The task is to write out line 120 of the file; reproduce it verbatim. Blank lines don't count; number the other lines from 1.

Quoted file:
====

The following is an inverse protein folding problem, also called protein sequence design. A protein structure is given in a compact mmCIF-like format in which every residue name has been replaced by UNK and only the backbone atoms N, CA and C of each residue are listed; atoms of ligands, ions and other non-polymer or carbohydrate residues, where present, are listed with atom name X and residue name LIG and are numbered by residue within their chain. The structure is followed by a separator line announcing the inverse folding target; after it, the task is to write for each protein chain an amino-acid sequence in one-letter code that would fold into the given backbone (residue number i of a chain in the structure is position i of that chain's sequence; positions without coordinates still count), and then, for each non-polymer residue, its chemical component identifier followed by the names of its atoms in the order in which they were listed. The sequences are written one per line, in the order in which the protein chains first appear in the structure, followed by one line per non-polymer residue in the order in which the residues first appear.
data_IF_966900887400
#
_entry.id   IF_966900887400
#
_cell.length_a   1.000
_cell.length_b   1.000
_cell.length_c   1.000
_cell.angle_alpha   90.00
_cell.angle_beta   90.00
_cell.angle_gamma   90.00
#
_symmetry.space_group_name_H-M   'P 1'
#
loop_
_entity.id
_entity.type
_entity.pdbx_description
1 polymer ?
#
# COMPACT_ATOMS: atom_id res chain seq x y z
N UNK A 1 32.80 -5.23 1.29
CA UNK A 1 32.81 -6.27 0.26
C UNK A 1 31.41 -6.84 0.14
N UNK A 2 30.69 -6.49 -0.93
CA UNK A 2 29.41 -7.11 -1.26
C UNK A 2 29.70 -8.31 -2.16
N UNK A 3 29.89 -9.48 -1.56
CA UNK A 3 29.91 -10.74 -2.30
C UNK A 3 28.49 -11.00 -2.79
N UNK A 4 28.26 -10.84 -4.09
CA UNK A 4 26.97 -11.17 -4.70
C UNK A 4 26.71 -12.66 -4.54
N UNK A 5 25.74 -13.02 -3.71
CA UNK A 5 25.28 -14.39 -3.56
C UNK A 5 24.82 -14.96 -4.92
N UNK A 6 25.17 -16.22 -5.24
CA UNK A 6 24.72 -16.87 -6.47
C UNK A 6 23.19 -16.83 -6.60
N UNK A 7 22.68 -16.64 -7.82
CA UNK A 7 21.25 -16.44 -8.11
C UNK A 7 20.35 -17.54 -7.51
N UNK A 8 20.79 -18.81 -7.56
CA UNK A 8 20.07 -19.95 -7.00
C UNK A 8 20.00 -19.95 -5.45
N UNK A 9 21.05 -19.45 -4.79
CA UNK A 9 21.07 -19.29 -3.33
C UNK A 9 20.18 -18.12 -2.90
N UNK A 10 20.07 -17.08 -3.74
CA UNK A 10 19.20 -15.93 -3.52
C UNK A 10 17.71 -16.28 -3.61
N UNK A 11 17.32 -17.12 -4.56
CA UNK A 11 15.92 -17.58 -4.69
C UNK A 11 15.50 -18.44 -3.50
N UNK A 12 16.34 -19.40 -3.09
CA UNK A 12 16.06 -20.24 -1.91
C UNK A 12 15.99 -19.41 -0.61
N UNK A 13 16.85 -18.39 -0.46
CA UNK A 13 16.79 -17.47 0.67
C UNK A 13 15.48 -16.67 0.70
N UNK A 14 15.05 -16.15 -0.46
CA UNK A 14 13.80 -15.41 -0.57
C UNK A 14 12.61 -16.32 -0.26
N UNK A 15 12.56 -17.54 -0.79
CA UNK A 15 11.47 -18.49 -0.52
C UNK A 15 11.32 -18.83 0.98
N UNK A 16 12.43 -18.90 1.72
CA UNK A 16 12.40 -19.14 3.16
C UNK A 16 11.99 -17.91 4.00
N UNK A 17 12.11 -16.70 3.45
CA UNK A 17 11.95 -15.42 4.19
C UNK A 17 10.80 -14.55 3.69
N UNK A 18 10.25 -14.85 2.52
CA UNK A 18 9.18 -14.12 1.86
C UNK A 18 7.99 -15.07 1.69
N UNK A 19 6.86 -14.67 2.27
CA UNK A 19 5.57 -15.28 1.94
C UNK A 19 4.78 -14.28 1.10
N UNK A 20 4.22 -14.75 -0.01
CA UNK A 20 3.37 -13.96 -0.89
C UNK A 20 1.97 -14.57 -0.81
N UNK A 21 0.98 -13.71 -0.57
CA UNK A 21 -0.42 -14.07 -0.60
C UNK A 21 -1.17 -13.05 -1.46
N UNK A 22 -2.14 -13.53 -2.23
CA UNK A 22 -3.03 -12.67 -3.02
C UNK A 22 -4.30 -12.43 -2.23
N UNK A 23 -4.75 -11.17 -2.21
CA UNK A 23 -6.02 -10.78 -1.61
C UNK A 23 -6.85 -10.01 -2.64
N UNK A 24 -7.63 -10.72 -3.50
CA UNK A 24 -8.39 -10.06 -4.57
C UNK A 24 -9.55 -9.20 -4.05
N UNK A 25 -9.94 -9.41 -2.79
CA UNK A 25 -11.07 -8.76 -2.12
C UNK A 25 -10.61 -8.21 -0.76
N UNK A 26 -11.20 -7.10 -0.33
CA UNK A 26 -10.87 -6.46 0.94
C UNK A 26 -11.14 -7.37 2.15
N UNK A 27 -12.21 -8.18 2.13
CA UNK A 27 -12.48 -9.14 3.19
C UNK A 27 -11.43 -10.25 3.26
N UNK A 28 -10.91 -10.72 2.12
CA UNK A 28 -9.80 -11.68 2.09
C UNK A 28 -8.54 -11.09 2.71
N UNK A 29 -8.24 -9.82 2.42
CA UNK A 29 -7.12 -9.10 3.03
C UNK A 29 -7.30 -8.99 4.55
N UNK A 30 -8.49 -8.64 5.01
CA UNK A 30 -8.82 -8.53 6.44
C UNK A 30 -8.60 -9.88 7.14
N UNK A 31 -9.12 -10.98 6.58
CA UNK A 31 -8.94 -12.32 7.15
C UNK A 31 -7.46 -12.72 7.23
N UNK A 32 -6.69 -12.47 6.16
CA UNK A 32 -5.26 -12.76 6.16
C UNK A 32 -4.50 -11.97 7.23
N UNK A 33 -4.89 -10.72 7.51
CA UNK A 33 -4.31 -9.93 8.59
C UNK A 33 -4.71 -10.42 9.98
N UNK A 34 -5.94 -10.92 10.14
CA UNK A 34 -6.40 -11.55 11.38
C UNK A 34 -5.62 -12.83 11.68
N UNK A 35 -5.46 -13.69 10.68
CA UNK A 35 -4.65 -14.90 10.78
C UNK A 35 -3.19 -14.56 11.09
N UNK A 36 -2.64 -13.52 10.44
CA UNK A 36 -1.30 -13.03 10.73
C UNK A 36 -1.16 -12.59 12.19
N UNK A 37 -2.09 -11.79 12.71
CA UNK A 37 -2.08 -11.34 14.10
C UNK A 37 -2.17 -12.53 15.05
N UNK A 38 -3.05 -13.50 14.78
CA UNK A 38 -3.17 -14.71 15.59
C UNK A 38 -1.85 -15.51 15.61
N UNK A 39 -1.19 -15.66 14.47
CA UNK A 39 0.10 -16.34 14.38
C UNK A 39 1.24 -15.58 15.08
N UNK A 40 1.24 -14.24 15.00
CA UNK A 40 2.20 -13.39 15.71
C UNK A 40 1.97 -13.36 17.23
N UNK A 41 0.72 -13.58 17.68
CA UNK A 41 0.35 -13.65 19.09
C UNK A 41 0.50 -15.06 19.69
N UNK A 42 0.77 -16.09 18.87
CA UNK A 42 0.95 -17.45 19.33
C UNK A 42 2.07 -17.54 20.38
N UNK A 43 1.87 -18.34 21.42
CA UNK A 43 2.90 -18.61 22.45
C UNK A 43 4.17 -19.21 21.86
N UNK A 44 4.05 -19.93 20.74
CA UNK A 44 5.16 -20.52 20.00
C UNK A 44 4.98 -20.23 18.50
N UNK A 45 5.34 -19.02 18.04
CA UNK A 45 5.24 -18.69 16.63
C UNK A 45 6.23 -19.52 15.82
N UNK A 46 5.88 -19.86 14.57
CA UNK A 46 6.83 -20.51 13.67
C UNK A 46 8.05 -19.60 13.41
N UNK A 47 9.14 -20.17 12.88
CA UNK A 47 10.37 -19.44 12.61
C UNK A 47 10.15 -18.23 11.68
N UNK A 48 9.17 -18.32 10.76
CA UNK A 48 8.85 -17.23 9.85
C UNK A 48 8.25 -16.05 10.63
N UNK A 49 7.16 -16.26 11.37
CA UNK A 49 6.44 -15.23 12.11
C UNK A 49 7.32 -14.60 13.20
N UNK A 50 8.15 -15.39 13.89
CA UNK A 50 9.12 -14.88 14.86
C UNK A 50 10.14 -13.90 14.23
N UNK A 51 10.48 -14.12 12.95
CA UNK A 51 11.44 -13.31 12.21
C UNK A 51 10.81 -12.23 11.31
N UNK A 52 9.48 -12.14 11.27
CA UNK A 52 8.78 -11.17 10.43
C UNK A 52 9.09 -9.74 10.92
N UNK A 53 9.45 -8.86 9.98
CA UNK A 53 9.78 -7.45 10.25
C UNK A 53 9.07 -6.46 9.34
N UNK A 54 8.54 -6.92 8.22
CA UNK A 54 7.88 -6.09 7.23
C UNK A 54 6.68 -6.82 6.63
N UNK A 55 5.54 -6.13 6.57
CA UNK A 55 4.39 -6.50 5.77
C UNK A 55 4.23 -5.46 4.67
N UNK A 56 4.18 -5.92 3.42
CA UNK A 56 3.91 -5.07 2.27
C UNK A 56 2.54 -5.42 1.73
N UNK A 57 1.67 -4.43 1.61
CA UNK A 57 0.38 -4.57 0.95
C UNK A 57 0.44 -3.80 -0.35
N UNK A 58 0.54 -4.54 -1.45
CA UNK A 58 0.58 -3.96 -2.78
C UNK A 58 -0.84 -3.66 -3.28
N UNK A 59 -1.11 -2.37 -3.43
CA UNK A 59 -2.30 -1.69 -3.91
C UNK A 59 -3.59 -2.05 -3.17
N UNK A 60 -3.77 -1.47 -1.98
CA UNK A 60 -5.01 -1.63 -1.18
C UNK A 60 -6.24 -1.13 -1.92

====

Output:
C UNK A 33 -4.71 -10.42 9.98